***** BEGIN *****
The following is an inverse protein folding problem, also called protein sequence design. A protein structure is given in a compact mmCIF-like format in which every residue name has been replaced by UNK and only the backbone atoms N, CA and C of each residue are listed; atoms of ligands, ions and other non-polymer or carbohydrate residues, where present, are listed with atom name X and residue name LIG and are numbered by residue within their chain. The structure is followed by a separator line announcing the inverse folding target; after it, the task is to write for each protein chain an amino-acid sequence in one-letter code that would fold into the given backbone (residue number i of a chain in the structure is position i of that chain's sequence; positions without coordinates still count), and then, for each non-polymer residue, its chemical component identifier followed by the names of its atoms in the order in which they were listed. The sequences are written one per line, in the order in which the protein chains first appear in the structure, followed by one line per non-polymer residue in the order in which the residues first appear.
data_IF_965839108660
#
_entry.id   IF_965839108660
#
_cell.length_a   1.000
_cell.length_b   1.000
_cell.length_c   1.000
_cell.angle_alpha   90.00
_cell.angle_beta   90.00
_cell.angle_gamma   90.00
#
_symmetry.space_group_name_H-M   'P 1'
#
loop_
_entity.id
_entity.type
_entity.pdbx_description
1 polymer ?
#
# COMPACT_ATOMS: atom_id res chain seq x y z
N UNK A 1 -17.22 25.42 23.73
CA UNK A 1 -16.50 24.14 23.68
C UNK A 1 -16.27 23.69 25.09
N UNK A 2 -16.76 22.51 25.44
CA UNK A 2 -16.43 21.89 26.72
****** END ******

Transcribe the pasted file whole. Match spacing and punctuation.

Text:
The following is an inverse protein folding problem, also called protein sequence design. A protein structure is given in a compact mmCIF-like format in which every residue name has been replaced by UNK and only the backbone atoms N, CA and C of each residue are listed; atoms of ligands, ions and other non-polymer or carbohydrate residues, where present, are listed with atom name X and residue name LIG and are numbered by residue within their chain. The structure is followed by a separator line announcing the inverse folding target; after it, the task is to write for each protein chain an amino-acid sequence in one-letter code that would fold into the given backbone (residue number i of a chain in the structure is position i of that chain's sequence; positions without coordinates still count), and then, for each non-polymer residue, its chemical component identifier followed by the names of its atoms in the order in which they were listed. The sequences are written one per line, in the order in which the protein chains first appear in the structure, followed by one line per non-polymer residue in the order in which the residues first appear.
data_IF_965839108660
#
_entry.id   IF_965839108660
#
_cell.length_a   1.000
_cell.length_b   1.000
_cell.length_c   1.000
_cell.angle_alpha   90.00
_cell.angle_beta   90.00
_cell.angle_gamma   90.00
#
_symmetry.space_group_name_H-M   'P 1'
#
loop_
_entity.id
_entity.type
_entity.pdbx_description
1 polymer ?
#
# COMPACT_ATOMS: atom_id res chain seq x y z
N UNK A 1 -17.22 25.42 23.73
CA UNK A 1 -16.50 24.14 23.68
C UNK A 1 -16.27 23.69 25.09
N UNK A 2 -16.76 22.51 25.44
CA UNK A 2 -16.43 21.89 26.72